The biggest wave was appointing Boris Johnson as her foreign secretary. A man with Trump’s hair, Rob Ford’s scandals, and Berlusconi’s bumbling, Johnson is the last person anyone expected to see in such a role. When the US Defense Department learned the news, their spokesman had to struggle to keep himself from cracking up during a press conference.
The toughest job for May will be making a success of Brexit. In-fighting about the EU has already claimed the scalp of the last three Conservative PMs. Will May be number four?
5NASA’s Juno Craft Reached Jupiter
Thankfully, the month wasn’t all doom and gloom. Science scored a firm win when NASA’s Juno craft reached Jupiter on July 4. The 20-month mission is expected to do for Jupiter what New Horizons did for Pluto. For scientists, that means plenty of new data to pore over. For the rest of us, that means plenty of awesome pictures to marvel at.
Already, a treasure trove of images from the five-year voyage to the planet is available online, and more will doubtless soon follow. On a more scientific level, the craft is now taking readings that could give us an insight into Jupiter’s past and future and solve numerous questions about the gas giant’s current state (including why its famous Red Spot is shrinking). In a particularly grim month, this incredible achievement was welcome news.
4The US Was Rocked By Targeted Cop Killings
When the shots rang out across Dallas on July 7, sending people running for cover, it marked the point that anti-cop resentment in the States finally boiled over. 2016 was already a bad year for cop killings: Prior to Dallas, 26 had died, compared to 18 by that point in 2015. The sniper attack, by an ex-member of the New Black Panthers, added another five bodies. It was the deadliest single day for law enforcement since 9/11.
10 days later, another black supremacist ambushed and gunned down three more officers in Baton Rouge. In between these two attacks, four officers were shot and injured in ambush attacks, and two former cops working as courthouse bailiffs were shot and killed.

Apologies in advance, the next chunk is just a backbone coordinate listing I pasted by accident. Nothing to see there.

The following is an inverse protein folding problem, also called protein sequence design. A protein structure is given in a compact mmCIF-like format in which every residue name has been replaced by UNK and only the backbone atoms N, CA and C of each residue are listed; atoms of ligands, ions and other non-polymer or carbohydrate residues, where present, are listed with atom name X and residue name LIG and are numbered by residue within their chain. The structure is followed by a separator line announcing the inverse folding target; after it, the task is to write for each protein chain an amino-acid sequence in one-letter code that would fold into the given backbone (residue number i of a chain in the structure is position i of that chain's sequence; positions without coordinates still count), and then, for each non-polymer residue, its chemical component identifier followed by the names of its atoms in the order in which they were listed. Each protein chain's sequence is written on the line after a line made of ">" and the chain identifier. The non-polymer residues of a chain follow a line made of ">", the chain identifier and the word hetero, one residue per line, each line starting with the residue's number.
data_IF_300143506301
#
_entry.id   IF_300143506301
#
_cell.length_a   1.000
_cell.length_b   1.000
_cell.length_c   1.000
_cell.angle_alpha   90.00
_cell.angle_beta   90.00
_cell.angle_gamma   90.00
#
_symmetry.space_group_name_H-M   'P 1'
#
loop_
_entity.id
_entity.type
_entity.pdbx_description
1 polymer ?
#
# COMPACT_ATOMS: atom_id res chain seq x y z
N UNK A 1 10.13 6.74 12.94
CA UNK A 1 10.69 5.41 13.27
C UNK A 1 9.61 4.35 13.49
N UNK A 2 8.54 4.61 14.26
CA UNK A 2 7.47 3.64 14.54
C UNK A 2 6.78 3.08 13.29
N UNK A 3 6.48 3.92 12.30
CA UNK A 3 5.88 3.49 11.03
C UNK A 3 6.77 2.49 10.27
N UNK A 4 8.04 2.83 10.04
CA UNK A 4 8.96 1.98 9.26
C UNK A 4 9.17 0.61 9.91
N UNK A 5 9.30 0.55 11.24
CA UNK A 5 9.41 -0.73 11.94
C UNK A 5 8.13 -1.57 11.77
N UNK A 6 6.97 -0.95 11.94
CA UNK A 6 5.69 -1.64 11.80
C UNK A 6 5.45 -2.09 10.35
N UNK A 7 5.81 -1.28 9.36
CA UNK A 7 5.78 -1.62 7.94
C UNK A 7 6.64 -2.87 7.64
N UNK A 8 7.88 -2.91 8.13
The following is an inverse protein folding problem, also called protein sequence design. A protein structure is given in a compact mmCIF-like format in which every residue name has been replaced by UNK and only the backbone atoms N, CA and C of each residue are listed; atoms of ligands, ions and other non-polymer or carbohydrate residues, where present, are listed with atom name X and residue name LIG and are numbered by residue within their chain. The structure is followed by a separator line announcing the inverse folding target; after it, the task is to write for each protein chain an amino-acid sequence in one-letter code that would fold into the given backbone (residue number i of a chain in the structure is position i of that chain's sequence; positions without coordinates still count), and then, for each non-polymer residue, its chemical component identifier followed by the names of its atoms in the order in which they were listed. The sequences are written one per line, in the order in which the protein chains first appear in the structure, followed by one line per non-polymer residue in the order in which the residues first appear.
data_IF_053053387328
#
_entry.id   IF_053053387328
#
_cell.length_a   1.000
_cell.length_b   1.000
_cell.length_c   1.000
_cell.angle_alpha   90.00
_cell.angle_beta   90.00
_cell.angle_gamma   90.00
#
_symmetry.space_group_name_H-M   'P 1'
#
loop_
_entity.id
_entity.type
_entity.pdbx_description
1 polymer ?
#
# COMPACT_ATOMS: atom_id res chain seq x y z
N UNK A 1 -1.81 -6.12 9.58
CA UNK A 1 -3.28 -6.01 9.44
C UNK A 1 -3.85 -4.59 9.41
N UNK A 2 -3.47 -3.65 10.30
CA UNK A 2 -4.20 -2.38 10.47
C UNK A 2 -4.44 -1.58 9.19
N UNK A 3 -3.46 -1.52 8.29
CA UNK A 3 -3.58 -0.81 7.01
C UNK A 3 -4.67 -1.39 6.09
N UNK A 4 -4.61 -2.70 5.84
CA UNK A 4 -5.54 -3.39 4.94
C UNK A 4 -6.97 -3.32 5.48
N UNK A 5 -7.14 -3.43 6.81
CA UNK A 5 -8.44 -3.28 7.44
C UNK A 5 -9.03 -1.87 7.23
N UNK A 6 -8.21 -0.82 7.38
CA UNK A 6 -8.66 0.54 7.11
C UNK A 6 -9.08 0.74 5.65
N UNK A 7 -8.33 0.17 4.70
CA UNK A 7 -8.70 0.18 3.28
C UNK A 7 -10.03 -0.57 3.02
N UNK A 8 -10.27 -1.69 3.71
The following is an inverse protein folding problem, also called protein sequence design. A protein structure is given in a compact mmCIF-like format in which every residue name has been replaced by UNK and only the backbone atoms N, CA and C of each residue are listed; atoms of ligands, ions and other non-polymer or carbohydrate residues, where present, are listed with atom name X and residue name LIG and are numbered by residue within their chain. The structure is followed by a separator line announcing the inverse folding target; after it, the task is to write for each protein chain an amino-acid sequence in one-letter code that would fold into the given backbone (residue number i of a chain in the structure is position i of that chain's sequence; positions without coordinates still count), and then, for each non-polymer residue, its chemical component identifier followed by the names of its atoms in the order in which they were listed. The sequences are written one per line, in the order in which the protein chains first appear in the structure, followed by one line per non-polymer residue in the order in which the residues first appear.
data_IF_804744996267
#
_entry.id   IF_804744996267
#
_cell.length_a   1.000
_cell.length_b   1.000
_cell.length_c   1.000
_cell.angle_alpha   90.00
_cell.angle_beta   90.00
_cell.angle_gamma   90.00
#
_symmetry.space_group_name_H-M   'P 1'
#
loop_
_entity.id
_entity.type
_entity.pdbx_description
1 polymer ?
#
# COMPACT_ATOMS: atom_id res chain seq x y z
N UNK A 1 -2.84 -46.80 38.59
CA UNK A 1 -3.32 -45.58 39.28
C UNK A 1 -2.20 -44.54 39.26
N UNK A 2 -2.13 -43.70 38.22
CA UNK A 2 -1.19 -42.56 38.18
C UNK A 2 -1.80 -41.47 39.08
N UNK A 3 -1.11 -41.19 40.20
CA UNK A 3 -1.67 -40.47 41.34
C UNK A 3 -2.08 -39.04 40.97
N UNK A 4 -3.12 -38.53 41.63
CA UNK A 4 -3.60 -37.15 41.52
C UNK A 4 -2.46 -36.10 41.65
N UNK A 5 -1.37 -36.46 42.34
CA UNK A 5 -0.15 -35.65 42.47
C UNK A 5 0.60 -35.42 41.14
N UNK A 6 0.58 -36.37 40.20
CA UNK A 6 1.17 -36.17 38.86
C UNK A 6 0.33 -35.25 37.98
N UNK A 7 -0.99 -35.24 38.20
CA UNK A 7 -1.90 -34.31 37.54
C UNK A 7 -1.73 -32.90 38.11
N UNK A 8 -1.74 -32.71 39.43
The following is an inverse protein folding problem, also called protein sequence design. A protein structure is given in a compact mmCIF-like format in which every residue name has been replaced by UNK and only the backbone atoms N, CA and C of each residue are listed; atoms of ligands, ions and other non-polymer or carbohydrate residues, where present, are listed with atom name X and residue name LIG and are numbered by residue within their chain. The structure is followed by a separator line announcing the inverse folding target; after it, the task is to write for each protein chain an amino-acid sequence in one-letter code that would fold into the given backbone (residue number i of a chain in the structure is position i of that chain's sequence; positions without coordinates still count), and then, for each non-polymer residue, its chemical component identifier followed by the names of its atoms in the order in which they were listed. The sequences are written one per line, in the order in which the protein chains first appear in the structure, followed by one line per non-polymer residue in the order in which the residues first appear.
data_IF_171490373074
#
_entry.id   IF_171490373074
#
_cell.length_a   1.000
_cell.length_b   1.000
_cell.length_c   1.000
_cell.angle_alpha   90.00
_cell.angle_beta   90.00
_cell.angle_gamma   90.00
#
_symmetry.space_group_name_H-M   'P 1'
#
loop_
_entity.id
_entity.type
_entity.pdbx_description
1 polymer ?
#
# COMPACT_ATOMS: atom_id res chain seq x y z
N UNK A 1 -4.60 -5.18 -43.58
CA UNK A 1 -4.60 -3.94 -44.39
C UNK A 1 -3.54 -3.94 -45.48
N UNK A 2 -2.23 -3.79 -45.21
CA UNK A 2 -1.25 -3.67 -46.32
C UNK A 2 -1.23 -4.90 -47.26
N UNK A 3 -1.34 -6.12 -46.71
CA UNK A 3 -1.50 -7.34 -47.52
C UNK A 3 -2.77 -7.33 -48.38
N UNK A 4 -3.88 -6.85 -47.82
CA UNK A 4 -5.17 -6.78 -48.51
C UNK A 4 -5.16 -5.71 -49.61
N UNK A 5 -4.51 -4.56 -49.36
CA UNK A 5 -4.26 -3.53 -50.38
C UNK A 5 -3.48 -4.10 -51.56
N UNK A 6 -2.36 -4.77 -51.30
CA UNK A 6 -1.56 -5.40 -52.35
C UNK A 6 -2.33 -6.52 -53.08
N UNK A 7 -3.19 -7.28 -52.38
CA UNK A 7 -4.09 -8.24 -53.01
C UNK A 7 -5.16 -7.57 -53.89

All these incidents have combined to make 2016 exceptionally bloody for cops. More worryingly, they show black supremacism may be emerging as America’s newest domestic terror threat.
3The International Court Set A Collision Course With China
The South China Sea has long been a potential flashpoint for World War III. In July 2016, that hypothetical conflict got even closer. After years of tension, the international court ruled against China’s incursions into the sea, saying they violated Philippine sovereignty. Beijing predictably went ape.
Just after the ruling, China published a white paper saying the UN had been influenced by US lies. The government swore to increase militarization in the region. The US responded by reiterating its right to keep sailing in the South China Sea. Russia then jumped in on the dispute, saying it would hold drills there, thereby ensuring that three of the world’s nuclear powers are now caught in a game of naval chicken.
Thankfully, the likelihood of a full-blown war is currently small. Whether that’ll still be the case in a year’s time, though, is anybody’s guess.
2Australia Had Its Messiest Election In Decades
If you thought the upcoming US election was a pain, spare a thought for Australia. On July 2, the disillusioned country went to the polls. The result was a ramshackle mess whereby voters seemed to reject everyone on offer, and no one could figure out who had won for eight whole days.
In the end, incumbent prime minister Malcolm Turnbull was re-elected at the head of his Liberal/National coalition but not before voters had given him a kicking. Turnbull’s parliamentary majority dropped to a single seat, a laughable number that looked even less stable when some seats had to be recounted.
The takeaway message was that Australians were fed up with their political class but had no inspiring new candidates to propel to power on the back of their grievances.
1Pokemon Go Provided Some Light Escape
Summer is traditionally the time when lightweight news dominates the airwaves. That hasn’t happened for a depressingly long time now.
Last year, Europe’s refugee crisis blew up. The year before that, the rise of ISIS had us all glued to our tablets. The year before that, Egypt suffered a coup, and Assad was gassing his own civilians with Sarin. So it was with some relief that reporters turned to the launch of Pokemon Go to squeeze some last drops of humor out of a pretty bleak year.
There were stories about the game stopping America’s obesity crisis. About it teaching Americans the metric system. About cops using its Pokestop feature to lure felons into police stations. There were even stories about enterprising cab drivers offering to drive people the 10 kilometers needed to power up their Pokemon. It was a classic, daft, summer story. It’s just a shame about all the unprecedented horrors that surrounded it.